The Islamic Center of Naperville has proposed constructing a mosque in the first phase of its 40-year plan for a new religious educational and community center. The approval by the Naperville City Council allows the center to develop 13 acres of open land that it has owned for about 10 years.
An article in the Chicago Tribune states that an 11th hour compromise between the Islamic Center of Naperville and residents who live near the center's south side was unanimously approved.
Anees Rahman, lead engineer for the project, said the center is finalizing design plans with the hope of breaking ground sometime in the spring.
What was approved is a plan in which the center will build a mosque and a school on its 13 acre site at 3540 248th Avenue. The project will include the following:
- A mosque
- A multipurpose hall
The Islamic Center will also need to post a sign on the property alerting neighbors when the center is ready to move ahead, giving neighbors another opportunity to weigh in on those phases of the project.
The final phase will include an expansion of the mosque and at that time the center will have to return to the Planning and Zoning Commission and council for full approval.
According to the Daily Herald, a group named the Naperville Residents for Sustainable Development represented the nearby subdivisions of Ashwood Point, Pencross Knoll and Tall Grass. They agreed to accept the proposal under the condition that when the Islamic Center is ready to proceed with the third and fourth phases that the surrounding neighborhoods will have an opportunity to voice potential concerns before a building permit is issued and the city will review each of the final three phases.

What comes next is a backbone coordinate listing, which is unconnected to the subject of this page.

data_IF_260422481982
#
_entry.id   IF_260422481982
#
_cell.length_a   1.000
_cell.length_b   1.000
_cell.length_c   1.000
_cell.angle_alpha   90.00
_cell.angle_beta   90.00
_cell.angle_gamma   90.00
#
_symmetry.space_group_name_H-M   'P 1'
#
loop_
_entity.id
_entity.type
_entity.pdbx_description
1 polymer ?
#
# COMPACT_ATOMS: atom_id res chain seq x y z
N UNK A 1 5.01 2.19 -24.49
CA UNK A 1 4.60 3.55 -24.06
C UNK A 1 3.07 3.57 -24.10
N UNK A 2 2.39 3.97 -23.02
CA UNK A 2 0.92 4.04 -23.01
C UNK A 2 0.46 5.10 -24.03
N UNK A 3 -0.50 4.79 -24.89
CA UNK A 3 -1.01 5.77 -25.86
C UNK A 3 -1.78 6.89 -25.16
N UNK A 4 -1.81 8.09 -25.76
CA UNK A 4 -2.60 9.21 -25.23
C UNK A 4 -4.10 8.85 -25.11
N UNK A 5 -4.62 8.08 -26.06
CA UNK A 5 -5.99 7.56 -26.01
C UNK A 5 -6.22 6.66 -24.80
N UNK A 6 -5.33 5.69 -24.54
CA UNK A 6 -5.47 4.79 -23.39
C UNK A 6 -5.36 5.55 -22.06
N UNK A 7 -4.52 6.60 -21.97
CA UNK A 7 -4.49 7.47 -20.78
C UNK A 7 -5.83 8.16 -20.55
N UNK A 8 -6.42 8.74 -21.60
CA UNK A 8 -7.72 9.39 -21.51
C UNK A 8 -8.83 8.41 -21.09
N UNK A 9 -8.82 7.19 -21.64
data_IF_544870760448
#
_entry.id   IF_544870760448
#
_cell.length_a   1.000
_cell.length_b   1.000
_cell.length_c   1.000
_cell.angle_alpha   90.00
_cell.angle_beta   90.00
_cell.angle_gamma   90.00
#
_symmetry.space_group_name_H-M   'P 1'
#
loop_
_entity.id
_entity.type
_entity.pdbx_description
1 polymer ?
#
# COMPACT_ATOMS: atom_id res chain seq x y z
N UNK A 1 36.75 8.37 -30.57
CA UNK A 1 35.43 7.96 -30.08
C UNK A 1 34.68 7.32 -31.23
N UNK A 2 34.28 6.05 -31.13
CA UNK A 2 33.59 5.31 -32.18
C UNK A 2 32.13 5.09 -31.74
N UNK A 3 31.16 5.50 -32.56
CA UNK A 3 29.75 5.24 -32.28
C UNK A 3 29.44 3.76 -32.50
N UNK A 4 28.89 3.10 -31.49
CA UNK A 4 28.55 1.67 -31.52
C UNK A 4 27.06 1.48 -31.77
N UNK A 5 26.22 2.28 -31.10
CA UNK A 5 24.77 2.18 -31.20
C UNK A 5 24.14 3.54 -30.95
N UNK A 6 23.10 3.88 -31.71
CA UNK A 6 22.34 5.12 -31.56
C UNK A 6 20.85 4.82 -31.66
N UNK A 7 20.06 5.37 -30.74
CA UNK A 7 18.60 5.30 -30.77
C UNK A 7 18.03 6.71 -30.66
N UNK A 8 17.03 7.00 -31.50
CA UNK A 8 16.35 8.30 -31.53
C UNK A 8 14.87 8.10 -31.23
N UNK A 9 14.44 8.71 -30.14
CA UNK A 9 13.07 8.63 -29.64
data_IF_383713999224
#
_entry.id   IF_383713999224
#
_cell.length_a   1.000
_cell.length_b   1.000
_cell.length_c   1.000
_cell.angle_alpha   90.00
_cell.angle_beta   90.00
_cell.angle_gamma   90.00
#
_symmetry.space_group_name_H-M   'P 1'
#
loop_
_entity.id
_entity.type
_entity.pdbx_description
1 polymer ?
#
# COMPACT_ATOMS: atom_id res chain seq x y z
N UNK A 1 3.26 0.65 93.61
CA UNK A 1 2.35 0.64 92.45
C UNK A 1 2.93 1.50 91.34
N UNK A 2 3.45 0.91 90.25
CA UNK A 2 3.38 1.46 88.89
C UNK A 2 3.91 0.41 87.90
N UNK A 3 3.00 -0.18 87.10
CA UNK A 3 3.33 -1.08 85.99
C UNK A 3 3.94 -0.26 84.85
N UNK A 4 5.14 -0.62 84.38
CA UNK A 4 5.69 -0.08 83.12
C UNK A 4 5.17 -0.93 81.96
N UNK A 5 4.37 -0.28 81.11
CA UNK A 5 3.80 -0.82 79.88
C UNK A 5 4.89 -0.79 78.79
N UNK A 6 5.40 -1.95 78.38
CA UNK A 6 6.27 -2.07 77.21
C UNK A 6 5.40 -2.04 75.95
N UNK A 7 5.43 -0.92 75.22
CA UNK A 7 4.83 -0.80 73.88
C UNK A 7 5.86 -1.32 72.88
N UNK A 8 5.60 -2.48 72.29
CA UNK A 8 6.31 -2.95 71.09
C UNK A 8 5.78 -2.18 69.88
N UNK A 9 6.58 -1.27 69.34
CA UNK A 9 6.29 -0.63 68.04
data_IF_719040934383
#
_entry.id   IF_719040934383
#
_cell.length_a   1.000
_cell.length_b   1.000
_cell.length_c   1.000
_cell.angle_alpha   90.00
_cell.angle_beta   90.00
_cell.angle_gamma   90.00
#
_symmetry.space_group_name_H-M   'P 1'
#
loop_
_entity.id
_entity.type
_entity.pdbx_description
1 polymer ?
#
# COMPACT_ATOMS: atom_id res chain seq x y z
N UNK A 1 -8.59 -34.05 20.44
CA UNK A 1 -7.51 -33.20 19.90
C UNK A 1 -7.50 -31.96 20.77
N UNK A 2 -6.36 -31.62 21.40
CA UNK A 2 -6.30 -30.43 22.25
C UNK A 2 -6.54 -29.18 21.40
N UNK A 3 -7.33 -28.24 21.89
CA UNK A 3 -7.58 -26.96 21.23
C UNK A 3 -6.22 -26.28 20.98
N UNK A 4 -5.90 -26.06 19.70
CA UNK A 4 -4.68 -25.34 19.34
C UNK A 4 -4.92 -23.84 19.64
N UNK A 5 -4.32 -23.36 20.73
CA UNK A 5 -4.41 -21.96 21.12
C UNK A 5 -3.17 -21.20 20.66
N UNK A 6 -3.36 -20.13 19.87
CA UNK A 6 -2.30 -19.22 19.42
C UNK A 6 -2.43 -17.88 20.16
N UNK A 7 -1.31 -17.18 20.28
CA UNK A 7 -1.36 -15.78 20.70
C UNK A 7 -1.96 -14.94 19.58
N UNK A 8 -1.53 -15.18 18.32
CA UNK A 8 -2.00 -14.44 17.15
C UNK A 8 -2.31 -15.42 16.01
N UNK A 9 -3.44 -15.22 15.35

Other surrounding subdivisions also supported the building of the mosque on the site but opposed the size, scope and other aspects of the additional phases that they believe will add significant traffic congestion to the area.
The following are a listing of the concessions that were agreed to by the Islamic Center at the planning and zoning commission meeting:
- Accepting responsibility for traffic management during the facility's busiest times
- No construction after the second phase of the project until 248th Avenue is expanded
- A school pickup plan for the second phase
- Splitting the cost with the city for a traffic signal at 248th Avenue and Honey Locust Drive
- No outdoor amplification of sound
The planning and zoning commission recommended approval of the plan by a 6-1 vote.
Posted by Judy Lamelza